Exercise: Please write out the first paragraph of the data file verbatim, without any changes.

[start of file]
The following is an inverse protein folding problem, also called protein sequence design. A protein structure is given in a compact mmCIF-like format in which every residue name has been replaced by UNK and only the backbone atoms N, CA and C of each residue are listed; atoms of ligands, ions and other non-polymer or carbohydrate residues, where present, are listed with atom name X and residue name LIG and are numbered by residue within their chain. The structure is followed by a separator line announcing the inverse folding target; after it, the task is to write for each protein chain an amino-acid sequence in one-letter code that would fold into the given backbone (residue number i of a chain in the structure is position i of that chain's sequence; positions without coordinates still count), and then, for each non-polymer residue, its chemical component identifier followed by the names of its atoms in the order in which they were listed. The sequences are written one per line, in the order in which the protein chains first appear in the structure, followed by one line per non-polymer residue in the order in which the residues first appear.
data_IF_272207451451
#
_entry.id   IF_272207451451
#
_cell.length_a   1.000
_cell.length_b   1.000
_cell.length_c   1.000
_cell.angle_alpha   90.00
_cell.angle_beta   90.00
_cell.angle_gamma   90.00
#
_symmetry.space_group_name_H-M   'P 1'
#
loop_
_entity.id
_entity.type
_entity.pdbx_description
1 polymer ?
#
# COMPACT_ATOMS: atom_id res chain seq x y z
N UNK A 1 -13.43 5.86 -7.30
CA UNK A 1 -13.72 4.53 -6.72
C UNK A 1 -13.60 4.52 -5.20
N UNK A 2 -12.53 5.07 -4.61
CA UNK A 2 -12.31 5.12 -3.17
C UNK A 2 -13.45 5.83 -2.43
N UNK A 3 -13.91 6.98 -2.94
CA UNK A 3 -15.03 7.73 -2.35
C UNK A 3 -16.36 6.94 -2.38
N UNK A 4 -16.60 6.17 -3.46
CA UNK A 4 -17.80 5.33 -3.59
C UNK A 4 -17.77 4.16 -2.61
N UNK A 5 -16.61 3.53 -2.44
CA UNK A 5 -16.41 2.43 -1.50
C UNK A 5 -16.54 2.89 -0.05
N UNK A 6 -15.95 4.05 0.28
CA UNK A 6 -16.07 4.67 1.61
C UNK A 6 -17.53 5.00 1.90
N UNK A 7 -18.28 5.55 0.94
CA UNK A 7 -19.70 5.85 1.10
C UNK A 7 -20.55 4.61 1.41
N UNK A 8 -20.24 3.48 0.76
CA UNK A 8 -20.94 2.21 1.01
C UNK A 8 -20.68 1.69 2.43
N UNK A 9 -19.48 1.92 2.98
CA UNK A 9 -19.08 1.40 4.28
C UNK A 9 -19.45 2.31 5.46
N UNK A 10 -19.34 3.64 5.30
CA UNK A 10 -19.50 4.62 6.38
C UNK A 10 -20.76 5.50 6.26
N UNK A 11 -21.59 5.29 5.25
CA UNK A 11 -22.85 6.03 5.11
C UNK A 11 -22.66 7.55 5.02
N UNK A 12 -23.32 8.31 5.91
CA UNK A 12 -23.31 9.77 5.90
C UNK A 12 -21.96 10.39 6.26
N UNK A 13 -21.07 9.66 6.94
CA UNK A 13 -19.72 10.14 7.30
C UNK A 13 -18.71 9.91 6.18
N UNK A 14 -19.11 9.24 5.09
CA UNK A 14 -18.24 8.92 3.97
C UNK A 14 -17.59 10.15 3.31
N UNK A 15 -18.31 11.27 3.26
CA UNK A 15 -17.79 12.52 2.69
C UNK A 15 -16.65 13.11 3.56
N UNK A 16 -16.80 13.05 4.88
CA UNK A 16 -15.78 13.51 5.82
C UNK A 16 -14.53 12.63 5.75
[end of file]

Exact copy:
The following is an inverse protein folding problem, also called protein sequence design. A protein structure is given in a compact mmCIF-like format in which every residue name has been replaced by UNK and only the backbone atoms N, CA and C of each residue are listed; atoms of ligands, ions and other non-polymer or carbohydrate residues, where present, are listed with atom name X and residue name LIG and are numbered by residue within their chain. The structure is followed by a separator line announcing the inverse folding target; after it, the task is to write for each protein chain an amino-acid sequence in one-letter code that would fold into the given backbone (residue number i of a chain in the structure is position i of that chain's sequence; positions without coordinates still count), and then, for each non-polymer residue, its chemical component identifier followed by the names of its atoms in the order in which they were listed. The sequences are written one per line, in the order in which the protein chains first appear in the structure, followed by one line per non-polymer residue in the order in which the residues first appear.